How does household waste management work in The Netherlands and my role in this process?

Part 1:

We all want to live in a greener and cleaner environment, and The Netherlands strives towards this goal. As an individual and a household, we are required to abide by certain waste management protocols. These protocols do vary between municipalities, so it is especially important to check what is required of your household in your specific municipal area. Your taxes pay for these processes, so it is vital you understand how they work.

It is also important to understand the rules around household waste removal, as they can be strict. For example, what rubbish goes where, how to position your roadside waste containers, and when to put them out. Breaking these rules, can result in fines, and YES – they do have waste inspectors who sporadically check what you have placed in various waste containers!

Some municipalities provide waste systems for your home, such as rubbish bins or cans which are collected on the roadside by the local waste removal company at certain (but usually regular) times of the month or week. Others provide communal waste containers, either above or below ground for various waste types, and are emptied by the local waste removal company once full or at certain intervals.

All of this can be ascertained by checking your local waste system’s website or downloading the applicable app. Here you will be able to see which days different household waste is collected in your area or where the closest communal waste container is located. It is important to know that for certain waste containers you may require a “waste container key-card” which are allocated per household if applicable, via your local municipality.

So, let’s talk practicalities. Firstly, knowing what goes where is particularly important, and this can be checked on the internet, waste management websites or your local refuse company’s app. If still in doubt, speak to a neighbour, or simply email your municipality, they will assist you. You will often see the following four colours, where household waste management is concerned:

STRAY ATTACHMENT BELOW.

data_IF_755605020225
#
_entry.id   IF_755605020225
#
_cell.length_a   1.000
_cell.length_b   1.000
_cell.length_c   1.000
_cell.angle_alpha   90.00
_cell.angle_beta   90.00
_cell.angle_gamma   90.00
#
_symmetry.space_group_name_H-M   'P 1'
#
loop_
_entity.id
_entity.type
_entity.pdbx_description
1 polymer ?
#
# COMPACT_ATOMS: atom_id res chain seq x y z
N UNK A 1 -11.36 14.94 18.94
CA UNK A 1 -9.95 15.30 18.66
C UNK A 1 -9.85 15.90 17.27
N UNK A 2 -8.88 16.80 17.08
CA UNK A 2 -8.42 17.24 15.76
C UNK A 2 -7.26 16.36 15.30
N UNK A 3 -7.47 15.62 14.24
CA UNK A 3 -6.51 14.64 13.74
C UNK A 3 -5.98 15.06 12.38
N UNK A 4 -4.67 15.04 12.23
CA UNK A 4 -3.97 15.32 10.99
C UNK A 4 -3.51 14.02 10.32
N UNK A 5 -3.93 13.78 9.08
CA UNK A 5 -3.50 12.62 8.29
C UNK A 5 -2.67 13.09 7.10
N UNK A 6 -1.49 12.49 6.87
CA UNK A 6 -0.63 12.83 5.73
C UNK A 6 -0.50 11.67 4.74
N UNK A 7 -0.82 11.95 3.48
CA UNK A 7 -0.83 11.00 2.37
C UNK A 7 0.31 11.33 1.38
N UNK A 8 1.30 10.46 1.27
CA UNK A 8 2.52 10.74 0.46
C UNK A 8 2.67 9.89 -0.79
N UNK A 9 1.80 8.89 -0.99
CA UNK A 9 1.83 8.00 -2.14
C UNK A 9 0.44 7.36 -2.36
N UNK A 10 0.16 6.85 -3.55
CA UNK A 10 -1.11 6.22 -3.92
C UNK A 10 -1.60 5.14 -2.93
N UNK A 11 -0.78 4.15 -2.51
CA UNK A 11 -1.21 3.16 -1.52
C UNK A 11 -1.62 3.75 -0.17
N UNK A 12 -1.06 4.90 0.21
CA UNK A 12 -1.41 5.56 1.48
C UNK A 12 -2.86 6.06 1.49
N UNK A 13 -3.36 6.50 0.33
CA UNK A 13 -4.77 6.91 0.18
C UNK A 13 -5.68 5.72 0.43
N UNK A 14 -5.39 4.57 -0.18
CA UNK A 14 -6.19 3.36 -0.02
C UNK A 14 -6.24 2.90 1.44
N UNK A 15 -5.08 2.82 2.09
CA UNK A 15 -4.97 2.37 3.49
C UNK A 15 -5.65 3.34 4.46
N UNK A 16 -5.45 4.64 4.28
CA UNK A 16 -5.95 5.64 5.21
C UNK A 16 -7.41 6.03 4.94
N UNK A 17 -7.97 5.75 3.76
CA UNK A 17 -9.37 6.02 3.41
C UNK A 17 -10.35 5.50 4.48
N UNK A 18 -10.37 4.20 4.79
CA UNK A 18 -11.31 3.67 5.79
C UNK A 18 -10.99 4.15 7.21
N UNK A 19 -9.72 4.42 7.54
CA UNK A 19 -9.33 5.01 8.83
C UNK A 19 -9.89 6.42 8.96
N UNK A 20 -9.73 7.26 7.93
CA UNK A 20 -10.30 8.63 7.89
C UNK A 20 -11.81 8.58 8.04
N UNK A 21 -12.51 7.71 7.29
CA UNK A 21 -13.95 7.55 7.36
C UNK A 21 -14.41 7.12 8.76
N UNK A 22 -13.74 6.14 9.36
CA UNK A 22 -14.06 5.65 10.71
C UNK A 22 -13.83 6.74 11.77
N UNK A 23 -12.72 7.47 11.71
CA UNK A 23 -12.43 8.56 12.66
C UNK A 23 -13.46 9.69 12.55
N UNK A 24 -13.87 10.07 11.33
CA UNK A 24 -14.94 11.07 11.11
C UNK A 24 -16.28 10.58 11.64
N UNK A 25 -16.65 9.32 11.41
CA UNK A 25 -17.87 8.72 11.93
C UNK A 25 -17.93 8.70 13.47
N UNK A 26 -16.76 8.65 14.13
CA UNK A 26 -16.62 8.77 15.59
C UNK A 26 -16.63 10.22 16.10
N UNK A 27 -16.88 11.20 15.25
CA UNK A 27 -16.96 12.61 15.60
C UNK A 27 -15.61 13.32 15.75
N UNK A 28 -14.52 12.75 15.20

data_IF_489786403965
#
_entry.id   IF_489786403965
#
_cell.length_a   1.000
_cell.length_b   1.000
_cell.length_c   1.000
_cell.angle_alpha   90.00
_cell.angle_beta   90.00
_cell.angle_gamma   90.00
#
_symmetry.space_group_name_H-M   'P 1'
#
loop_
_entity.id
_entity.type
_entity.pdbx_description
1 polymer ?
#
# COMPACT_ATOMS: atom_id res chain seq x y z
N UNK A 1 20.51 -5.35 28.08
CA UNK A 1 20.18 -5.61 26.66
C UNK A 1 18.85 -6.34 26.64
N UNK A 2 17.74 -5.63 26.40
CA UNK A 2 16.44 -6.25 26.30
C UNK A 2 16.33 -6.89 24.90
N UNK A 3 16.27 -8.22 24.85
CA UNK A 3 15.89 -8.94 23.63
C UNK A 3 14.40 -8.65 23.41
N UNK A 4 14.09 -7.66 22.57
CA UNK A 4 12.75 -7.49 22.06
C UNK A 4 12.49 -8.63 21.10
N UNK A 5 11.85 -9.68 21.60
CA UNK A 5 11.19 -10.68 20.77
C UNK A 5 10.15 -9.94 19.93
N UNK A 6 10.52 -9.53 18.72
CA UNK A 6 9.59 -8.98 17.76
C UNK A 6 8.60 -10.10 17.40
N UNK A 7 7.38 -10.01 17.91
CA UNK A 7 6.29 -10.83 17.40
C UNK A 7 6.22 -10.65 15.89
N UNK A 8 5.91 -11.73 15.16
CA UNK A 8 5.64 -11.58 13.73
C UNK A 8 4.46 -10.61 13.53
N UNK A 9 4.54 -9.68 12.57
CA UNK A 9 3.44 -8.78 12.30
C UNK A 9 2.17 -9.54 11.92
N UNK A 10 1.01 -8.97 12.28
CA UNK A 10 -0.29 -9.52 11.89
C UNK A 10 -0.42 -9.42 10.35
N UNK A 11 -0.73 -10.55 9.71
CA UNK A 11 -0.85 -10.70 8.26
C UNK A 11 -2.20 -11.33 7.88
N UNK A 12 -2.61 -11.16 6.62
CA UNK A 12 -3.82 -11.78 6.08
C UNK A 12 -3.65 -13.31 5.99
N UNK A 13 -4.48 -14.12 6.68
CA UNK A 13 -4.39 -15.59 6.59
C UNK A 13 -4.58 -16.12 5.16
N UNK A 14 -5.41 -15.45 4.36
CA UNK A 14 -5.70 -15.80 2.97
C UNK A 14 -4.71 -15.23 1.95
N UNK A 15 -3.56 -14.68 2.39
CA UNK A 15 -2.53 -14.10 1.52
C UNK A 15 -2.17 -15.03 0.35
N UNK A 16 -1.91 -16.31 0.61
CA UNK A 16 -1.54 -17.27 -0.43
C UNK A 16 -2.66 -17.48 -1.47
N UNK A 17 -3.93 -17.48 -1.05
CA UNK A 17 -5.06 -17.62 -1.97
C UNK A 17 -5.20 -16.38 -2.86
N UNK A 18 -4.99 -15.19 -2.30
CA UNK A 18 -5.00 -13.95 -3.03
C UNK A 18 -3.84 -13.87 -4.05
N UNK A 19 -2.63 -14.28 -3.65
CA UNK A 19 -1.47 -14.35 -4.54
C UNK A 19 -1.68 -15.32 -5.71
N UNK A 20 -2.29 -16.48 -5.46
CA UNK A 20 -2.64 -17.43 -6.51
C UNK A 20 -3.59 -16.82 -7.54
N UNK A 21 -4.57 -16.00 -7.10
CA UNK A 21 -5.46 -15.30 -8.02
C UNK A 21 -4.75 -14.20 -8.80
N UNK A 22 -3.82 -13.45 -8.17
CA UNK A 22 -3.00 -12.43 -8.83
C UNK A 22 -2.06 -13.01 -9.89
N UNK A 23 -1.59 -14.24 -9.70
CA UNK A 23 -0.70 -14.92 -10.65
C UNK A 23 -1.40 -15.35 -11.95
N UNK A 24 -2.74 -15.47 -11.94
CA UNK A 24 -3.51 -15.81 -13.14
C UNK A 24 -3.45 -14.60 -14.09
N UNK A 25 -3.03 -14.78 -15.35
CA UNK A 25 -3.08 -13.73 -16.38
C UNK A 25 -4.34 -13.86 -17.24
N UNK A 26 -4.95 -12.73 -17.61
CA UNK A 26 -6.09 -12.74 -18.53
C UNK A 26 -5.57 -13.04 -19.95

1 – Blue – Paper recycling – In Dutch known as the papierbakken

This is the blue bin or container and the communal containers are often located near the “glass” recycling containers at shops or parking-lots. They may also be in a public space in your local suburb (wijk). It is important to understand what “types” of paper can be recycled. You don’t want to receive a fine for putting the incorrect thing in your paper recycling container!

2 – Green – Organic waste – In Dutch known as the groenbak or gft (groente, fruit en tuinafval)

This is the green bin or container. All organic waste goes in the green bin, including garden clippings and grass, but be sure not to place large wooden pieces into this bin, as it disrupts the machines and organic composting processes. About two thirds of this type of waste is made into compost and reused by both the municipality and farmers. As organic waste can get messy and stinky (you know what we mean…). Here are a few tips to help with this,

  • Don’t leave you bin in full sun or a hot place,
  • Place this waste into the bin as dry as possible, so squeeze out liquids from organic waste, allow grass clippings to dry for a day or two,
  • Don’t clean these bins with chlorine products, they disrupt the composting process,
  • Special composting bags are available to help keep your green bin a little cleaner, alternatively a couple of newspaper sheets at the bottom of the bin help too,
  • Cat litter does NOT go in the green bin – This is a big no no!

3 – Orange – Plastic and packaging waste – Known in Dutch as verpakking or PMD (Plastik, metaal en drinkkarton)

This is the orange bin or container. Certain municipalities pick up verpakking bags directly from the curb side. Most packaging is recyclable these days. This waste stream is for plastic packaging waste, tins and tetrapak packages (e.g. fruit juice/milk containers). It is NOT for hard plastics, like children’s toys or garden furniture. A top tip here, is to clean/rinse this type of waste as much as you can, it really helps keep the recycling process more efficient and not get ruined.

4 – Black – All other non-recyclable waste – Known in Dutch as restafval

Anything which is not green, blue or orange waste, or any of the below, is then allocated to normal household waste, and is collected in black or grey containers. If your municipality does not provide such a bin, you can search for your closest communal “restafval” waste container. This waste is most often incinerated and used for energy purposes.

But… it doesn’t end there! The following household waste management systems are also in place for us all, more information on this will follow in Part 2 of this blog.

  • Batteries
  • Light bulbs
  • Medicines
  • Chemicals
  • Textiles and clothing
  • Statiegeld – Beer and cooldrink containers
  • ICT Equipment

X-large household waste

Copywriter: Jennifer Lopes

Date: 25/02/2022

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